When you start at the bottom of your funnel, the experiments cycle is much, much faster than if you’re making tweaks to the top of your funnel. As an example, if you change the way you activate a customer, you might learn within a day or two if that change was successful, whereas if you change the way that you market content to your customers, it might be a few weeks before you even see that customer using your product. And so your learning cycle goes from a few days with one shift to a few weeks with the other shift…
Number two? Revenue
Gaurav Vohra It’s also the right thing to do because that is where your business is going to potentially be making or losing money. If you have a leaky funnel at the bottom of your company, no matter how much you pour into the top of that funnel, you’re going to continue to have that leak at the bottom of the funnel until you fix it. And so we didn’t really think about a launch or acquiring too many customers until we really had a solid funnel at the very bottom.
But as I know from crappy birthday parties at bowling alleys, even if five people show up and stay, it’s still a crappy party. So at some point, the Superhuman gang did need to drive top of funnel traffic.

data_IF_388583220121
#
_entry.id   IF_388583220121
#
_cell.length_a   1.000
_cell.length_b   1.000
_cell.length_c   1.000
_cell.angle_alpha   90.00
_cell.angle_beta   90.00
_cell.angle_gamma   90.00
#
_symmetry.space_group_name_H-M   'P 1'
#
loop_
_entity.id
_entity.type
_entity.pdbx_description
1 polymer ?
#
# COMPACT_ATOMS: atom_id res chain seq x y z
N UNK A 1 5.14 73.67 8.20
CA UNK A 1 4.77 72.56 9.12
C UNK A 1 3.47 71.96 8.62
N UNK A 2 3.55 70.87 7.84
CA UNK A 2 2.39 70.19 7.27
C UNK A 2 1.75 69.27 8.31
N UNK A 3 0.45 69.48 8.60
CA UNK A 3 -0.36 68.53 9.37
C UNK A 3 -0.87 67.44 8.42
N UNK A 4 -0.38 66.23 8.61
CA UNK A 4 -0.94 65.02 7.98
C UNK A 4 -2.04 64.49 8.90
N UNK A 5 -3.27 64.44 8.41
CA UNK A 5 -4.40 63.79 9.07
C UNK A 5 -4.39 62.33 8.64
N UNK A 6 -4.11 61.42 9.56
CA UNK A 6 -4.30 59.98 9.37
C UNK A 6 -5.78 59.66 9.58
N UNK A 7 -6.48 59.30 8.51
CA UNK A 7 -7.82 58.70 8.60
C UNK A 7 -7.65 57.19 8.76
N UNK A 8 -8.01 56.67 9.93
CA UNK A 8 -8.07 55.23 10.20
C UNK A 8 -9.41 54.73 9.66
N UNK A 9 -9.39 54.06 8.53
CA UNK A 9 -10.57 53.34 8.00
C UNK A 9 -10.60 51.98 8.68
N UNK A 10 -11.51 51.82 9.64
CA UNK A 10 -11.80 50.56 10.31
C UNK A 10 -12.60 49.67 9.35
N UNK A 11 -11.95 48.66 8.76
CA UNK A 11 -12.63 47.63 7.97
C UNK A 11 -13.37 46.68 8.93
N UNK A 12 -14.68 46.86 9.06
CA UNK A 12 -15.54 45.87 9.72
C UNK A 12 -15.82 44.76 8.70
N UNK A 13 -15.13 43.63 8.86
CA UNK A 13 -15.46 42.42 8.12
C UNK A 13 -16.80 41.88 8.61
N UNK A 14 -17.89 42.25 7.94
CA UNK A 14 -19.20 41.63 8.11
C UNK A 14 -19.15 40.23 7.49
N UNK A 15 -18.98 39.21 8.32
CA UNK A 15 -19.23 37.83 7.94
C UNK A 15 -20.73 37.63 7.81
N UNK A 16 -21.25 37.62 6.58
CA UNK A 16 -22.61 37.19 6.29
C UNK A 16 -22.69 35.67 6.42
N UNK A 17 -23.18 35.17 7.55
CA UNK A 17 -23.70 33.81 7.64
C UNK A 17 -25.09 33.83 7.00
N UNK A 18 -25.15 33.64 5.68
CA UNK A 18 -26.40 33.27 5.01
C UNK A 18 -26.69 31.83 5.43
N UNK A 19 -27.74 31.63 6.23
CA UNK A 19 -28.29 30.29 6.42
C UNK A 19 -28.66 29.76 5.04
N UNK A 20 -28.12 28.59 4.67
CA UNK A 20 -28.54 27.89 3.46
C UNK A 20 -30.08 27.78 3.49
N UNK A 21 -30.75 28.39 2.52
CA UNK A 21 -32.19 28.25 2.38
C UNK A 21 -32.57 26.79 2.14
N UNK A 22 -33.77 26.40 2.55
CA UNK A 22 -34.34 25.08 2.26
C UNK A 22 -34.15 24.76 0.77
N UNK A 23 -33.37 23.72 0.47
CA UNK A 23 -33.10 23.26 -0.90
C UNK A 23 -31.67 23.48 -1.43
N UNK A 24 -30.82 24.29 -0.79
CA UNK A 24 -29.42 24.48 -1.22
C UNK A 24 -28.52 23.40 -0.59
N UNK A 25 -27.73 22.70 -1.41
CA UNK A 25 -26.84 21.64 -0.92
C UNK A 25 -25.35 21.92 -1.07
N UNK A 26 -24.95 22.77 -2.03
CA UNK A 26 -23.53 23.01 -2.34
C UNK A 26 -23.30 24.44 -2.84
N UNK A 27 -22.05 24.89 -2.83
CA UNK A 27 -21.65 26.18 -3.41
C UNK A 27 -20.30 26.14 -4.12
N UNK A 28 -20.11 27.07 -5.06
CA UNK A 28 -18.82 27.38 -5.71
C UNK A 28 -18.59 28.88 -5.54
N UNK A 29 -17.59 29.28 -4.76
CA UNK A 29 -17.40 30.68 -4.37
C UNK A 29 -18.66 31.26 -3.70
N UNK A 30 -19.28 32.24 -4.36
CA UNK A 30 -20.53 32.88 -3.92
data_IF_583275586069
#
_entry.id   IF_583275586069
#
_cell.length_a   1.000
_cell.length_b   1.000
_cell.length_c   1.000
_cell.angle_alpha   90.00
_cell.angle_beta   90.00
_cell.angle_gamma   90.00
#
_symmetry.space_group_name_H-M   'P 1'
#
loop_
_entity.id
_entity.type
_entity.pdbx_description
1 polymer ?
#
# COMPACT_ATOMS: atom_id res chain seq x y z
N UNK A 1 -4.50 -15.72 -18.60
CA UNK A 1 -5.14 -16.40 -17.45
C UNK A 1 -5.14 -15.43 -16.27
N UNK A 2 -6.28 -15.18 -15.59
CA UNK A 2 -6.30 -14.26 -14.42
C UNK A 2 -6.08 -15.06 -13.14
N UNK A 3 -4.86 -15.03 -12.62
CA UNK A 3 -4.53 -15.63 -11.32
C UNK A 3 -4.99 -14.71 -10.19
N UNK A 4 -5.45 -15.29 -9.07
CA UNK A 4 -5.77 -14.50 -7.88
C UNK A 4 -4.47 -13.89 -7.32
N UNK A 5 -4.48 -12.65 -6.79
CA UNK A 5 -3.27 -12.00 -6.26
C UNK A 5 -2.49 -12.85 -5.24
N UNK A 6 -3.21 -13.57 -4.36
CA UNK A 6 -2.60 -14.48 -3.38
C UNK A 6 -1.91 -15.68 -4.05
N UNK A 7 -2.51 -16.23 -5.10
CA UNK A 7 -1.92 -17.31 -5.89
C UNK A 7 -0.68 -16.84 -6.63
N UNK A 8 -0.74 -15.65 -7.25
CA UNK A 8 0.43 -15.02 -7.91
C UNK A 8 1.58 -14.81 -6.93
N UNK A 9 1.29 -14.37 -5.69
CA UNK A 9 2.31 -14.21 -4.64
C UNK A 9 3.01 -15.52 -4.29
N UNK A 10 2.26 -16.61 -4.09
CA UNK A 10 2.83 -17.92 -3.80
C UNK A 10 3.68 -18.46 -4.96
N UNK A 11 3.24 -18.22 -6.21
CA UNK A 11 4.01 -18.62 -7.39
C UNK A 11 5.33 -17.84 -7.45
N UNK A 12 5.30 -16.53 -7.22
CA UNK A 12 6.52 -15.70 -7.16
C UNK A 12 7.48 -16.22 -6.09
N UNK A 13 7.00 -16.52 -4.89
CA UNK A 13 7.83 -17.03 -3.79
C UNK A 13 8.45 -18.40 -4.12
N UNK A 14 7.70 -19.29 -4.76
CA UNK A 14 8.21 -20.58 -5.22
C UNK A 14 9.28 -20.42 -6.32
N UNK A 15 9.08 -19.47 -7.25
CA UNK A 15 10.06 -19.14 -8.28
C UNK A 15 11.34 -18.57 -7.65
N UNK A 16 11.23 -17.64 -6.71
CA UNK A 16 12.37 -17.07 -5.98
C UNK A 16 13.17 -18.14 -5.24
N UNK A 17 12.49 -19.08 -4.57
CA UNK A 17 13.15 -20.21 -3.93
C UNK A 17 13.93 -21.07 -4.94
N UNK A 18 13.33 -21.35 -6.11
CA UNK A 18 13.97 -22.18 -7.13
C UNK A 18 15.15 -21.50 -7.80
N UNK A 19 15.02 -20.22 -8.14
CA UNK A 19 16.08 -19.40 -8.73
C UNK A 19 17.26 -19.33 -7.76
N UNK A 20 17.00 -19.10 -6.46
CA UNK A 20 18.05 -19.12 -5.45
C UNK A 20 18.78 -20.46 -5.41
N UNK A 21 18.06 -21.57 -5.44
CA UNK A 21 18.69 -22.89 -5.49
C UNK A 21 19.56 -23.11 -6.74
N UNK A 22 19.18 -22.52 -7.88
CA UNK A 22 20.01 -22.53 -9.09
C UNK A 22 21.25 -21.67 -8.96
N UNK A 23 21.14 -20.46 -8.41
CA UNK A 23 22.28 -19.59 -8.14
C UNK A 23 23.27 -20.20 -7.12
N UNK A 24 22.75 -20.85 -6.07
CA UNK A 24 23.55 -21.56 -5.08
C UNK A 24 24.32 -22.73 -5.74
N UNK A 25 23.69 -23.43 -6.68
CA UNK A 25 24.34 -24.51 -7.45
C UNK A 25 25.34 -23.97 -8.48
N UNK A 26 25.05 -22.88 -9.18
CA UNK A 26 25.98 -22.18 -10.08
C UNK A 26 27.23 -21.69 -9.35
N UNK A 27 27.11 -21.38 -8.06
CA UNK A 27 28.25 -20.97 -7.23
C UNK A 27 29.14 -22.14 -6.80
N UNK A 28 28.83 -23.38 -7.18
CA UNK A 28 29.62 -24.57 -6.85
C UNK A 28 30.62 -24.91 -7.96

So we did a little bit of launching, albeit in a very stealthy and kind of closed system sort of way, to events that come to mind from early on in superhuman. One was when Mailbox which was acquired by Dropbox was formally Sunset by Dropbox. We actually launched websites. And it’s still the same website that you can visit today superhuman calm. And that garnered over the order of about 10,000 signups or so. That was enough of a launch.
Pay attention. Marketers at companies tend to forget that they exist within a broader ecosystem of news, competitors, and customer needs. Figuring out where you can converge with those, instead of forcibly inserting yourself, makes all the different. When they tapped out those 10K signups.
And that’s when we launched on Product Hunt Upcoming. And again, this was not even a proper launch. This was more like announcing that Superhuman was a thing that eventually would be good. to customers, and that gone gone at us over the order of 50,000 signups, again, it was enough for us to be able to reach customers and continue to prove or disprove, are we able to retain those customers and keep them happy. So I would say that launching, at least for us, was about 5% of the work. 95% of the work was the funnel optimization work.